Can I drive on a flat tire?

We strongly recommend against driving on a flat tire. Driving more than a couple of miles on a flat tire is worse than simply letting your vehicle sit with a flat tire because your rim will rotate and have more opportunities to bend – in addition to possibly damaging the suspension on your vehicle.

If you need to drive on a flat, take it very slow and only drive a couple of miles to a place where you can get fixed up.

Your chances are getting into an accident with a flat tire are also much higher. The vehicle will be much more difficult to control because of the uneven tires, so turning, stopping, and starting will be much harder, especially in traffic.

What else can happen if you let a flat tire car sit?

If you happen to stop in a place where you aren't allowed to park, your vehicle could be ticketed or towed. While we did suggest towing – we don't mean impound towing. Impound towing can result in a fine of several hundred dollars that could readily be put toward getting your own tow truck and buying a new set of tires.

Can I plug a flat tire?

Products like Fix a Flat are good for temporary, small fixes. These produce a rubber or foam barrier that holds the air in the tire while you get to some place for a more permanent fix. While the actual mileage may vary, we recommend using Fix a Flat to get your vehicle off the road and to somewhere you can get a new tire or get a tow truck instead.

How about a low tire versus a flat tire?

We've all had these – a tire that unexpectedly, but gradually, has a leak that pushes air out. You can practically see it happening between stops. In this situation, we recommend you bring an air compressor with you until you have time to get to a shop or do a more permanent fix.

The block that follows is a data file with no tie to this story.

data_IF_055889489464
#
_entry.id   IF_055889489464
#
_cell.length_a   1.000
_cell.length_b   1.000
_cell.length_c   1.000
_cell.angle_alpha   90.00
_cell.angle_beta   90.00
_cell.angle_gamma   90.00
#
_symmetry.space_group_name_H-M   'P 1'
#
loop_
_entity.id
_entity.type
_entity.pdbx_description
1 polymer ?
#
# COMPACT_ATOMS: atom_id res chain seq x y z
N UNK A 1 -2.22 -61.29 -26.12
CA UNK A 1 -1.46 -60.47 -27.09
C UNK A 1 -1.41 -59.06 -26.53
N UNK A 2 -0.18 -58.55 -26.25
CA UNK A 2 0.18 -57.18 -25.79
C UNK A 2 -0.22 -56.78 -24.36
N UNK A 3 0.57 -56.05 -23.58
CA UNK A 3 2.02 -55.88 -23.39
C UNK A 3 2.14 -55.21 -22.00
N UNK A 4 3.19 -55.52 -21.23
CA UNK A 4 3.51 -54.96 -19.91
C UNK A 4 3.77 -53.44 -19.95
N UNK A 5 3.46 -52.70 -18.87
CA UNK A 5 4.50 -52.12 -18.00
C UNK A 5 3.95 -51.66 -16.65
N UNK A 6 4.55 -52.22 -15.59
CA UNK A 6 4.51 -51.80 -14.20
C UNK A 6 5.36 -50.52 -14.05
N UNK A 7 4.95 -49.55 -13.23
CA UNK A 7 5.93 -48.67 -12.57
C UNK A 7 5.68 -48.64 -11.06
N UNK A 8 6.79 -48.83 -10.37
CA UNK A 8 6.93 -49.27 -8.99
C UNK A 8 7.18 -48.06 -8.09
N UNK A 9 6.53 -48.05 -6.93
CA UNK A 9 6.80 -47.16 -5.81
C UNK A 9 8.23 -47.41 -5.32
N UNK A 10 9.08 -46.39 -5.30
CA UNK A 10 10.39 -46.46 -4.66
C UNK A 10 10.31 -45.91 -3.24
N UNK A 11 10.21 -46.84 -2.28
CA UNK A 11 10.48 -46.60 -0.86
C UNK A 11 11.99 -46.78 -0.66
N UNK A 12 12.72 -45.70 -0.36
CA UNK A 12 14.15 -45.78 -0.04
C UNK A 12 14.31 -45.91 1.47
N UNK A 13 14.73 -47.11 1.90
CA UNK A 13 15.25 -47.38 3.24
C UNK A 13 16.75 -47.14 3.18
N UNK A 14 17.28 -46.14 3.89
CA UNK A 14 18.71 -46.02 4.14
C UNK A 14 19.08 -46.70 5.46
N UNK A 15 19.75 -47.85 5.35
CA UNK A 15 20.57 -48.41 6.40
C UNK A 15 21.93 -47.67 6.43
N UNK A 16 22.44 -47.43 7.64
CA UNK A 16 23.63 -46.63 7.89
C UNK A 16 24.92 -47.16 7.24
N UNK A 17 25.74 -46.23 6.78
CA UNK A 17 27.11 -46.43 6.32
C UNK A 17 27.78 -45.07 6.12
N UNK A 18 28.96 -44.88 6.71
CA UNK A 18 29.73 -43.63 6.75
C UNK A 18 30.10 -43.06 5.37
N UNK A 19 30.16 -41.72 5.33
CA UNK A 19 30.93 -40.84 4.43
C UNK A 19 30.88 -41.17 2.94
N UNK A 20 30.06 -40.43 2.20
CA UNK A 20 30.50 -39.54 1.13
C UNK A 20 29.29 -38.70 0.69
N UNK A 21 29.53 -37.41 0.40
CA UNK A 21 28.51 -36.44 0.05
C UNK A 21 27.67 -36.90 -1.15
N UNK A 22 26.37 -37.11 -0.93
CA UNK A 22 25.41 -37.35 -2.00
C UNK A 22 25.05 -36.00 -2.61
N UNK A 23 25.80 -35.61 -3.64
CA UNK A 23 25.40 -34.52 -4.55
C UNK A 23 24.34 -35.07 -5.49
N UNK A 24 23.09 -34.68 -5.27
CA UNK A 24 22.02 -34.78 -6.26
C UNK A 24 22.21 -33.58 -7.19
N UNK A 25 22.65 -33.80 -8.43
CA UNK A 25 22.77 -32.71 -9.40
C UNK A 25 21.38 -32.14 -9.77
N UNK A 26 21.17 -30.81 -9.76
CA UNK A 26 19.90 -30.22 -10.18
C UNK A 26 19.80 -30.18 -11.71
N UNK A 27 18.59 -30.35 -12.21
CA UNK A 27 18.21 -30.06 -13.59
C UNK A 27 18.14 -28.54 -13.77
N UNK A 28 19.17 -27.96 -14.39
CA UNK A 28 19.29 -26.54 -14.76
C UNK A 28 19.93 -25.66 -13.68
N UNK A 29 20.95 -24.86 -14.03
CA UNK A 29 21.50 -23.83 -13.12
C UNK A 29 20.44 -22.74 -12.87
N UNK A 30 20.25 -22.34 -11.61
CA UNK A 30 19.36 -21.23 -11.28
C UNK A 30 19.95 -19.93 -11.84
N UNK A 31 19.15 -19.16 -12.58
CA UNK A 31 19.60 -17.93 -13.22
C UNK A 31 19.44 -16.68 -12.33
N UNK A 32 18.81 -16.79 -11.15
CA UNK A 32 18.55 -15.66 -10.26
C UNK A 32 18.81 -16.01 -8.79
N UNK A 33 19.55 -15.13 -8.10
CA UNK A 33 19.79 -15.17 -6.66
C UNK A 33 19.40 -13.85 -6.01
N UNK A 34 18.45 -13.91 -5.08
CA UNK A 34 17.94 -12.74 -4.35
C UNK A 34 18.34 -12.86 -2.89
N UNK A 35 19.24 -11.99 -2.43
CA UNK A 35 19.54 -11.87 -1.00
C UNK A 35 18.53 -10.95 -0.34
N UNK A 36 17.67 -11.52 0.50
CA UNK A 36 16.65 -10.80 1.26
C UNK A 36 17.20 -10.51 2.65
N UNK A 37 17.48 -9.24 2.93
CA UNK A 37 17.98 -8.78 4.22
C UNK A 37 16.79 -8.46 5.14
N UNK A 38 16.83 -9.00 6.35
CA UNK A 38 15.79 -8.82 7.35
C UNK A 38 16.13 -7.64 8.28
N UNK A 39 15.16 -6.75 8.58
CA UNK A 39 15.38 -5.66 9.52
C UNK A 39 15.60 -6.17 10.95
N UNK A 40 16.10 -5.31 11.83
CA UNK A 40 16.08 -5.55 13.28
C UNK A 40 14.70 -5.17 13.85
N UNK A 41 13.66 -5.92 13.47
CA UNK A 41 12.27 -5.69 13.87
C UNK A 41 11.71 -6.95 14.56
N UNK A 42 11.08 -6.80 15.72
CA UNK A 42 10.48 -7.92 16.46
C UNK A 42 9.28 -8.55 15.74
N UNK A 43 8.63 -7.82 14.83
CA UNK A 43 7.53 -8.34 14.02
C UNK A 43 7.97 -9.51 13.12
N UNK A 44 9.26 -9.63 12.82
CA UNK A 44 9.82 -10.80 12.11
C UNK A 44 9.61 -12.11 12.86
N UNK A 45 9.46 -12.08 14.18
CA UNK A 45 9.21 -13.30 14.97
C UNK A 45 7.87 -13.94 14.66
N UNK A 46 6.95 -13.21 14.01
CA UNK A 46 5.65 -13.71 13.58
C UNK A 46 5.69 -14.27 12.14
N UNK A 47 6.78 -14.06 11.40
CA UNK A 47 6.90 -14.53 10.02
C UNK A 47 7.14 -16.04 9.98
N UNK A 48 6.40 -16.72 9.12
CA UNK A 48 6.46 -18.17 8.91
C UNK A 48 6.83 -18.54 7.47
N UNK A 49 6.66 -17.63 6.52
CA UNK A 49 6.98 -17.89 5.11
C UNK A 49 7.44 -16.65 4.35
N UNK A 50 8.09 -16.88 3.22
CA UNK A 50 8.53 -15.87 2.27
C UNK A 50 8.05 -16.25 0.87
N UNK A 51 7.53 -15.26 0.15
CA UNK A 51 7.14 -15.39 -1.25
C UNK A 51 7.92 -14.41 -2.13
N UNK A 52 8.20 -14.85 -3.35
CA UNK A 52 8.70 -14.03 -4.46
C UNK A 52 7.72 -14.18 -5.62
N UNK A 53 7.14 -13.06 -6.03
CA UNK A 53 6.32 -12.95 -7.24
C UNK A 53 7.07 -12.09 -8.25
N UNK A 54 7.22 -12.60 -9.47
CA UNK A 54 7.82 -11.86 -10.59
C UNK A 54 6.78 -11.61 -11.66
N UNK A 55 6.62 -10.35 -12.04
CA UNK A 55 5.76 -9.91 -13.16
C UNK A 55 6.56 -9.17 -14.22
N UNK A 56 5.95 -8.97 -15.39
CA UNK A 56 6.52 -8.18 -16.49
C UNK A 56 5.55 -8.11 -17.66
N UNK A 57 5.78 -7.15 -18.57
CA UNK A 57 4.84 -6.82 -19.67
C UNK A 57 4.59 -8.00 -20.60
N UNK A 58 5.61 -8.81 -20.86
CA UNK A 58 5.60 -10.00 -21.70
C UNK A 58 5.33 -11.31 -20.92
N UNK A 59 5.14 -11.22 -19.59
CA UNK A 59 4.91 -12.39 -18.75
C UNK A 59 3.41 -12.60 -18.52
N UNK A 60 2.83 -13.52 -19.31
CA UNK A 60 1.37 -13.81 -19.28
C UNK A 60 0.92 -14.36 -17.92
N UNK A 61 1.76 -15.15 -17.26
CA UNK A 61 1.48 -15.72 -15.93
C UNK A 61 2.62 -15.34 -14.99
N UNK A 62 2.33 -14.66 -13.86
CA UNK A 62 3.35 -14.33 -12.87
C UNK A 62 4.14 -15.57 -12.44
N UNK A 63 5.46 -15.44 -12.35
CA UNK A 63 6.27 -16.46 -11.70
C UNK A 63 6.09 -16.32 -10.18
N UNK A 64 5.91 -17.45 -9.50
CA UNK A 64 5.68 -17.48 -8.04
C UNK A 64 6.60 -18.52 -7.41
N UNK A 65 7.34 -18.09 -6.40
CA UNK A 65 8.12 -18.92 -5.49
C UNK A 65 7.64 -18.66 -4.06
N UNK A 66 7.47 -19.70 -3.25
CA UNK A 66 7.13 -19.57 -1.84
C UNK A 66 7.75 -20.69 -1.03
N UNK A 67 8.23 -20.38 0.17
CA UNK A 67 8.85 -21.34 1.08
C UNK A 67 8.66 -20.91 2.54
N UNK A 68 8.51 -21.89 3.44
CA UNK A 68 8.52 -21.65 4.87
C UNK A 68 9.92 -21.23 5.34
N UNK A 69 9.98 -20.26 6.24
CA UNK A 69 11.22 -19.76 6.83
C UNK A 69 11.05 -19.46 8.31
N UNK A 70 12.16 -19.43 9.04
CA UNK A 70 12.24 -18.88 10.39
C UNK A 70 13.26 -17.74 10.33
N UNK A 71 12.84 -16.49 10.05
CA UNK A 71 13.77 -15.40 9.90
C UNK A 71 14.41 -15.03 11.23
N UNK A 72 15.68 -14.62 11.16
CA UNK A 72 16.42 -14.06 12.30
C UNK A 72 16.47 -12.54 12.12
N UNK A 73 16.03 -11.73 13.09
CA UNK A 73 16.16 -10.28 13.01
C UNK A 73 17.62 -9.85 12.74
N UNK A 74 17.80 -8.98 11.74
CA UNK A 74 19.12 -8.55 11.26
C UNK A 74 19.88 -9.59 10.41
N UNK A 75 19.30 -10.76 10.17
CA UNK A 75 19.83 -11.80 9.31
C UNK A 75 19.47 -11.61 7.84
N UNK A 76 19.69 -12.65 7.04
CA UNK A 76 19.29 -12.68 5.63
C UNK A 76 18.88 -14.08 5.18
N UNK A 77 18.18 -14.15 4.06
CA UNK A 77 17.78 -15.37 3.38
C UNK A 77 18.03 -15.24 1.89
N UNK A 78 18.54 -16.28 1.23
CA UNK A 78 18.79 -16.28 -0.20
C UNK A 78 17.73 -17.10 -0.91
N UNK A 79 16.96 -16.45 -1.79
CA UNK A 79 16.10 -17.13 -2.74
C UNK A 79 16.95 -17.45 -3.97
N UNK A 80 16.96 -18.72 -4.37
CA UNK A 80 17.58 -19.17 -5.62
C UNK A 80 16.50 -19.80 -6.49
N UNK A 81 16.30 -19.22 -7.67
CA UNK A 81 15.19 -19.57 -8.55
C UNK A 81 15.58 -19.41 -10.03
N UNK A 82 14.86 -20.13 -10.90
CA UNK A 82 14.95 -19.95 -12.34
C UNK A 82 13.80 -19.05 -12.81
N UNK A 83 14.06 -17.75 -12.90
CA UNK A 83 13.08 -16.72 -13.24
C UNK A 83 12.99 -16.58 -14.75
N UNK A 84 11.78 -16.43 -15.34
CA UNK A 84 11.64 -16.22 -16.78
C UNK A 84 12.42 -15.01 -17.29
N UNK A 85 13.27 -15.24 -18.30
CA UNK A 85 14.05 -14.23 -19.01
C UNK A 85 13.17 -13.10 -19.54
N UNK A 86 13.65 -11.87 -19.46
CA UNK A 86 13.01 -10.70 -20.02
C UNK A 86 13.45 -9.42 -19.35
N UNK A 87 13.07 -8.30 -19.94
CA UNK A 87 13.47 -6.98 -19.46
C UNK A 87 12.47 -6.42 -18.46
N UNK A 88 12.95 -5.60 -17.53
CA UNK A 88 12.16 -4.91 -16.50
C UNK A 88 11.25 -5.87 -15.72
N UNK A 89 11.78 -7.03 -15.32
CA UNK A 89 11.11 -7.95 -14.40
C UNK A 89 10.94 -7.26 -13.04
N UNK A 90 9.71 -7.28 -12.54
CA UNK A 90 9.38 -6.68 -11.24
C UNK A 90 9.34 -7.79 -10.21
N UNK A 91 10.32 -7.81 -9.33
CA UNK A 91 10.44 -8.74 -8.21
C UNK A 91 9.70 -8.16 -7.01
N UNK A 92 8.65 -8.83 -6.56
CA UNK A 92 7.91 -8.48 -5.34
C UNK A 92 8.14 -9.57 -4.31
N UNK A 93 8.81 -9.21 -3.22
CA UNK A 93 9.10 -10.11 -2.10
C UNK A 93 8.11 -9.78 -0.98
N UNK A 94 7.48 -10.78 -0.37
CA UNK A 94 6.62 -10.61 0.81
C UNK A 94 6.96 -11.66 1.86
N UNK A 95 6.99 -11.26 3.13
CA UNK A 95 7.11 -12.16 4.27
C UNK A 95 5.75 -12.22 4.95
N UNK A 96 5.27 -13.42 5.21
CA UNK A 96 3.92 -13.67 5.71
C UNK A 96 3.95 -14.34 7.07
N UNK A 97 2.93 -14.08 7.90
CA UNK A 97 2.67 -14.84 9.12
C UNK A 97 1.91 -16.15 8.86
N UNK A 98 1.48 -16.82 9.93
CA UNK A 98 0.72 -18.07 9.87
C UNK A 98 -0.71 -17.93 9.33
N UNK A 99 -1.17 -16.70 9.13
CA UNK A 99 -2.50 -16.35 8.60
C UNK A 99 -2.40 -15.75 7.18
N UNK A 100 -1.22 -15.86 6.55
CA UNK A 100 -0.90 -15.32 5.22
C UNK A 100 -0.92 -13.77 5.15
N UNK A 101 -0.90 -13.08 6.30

What's a run flat?

Some tires can be driven for up to an hour while “flat.” These tires have a stronger internal structure that can support the vehicle's weight at a slightly higher speed. You should still try to limit the amount of time you let your vehicle “stand” on a run flat and the number of miles, for safety reasons.

How long should I use my spare tire?

Use a spare tire to get to your next stop. A spare tire is useful for at least a few hours, but the purpose of future use we wouldn't recommend taking a full road trip on your spare.

So what is the first thing I should do in the event of a flat tire?

First, if you had a flat tire while driving, get the vehicle to a safe place. You can move to the side of the road for safety's sake. Second, evaluate your situation. Do you have a spare tire and a jack or roadside assistance? Put them to use! Are tire shops open at the current hour? You might be able to head straight to one.

The first answer is still safety. A stalled vehicle can easily get hit by another motorist. Worry about the tires themselves after clearing the way.

How Long Can A Car Sit On A Flat Tire?

About The Author

Charles Redding

Charles Redding

I've spent many years selling cars, working with auto detailers, mechanics, dealership service teams, quoting and researching car insurance, modding my own cars, and much more.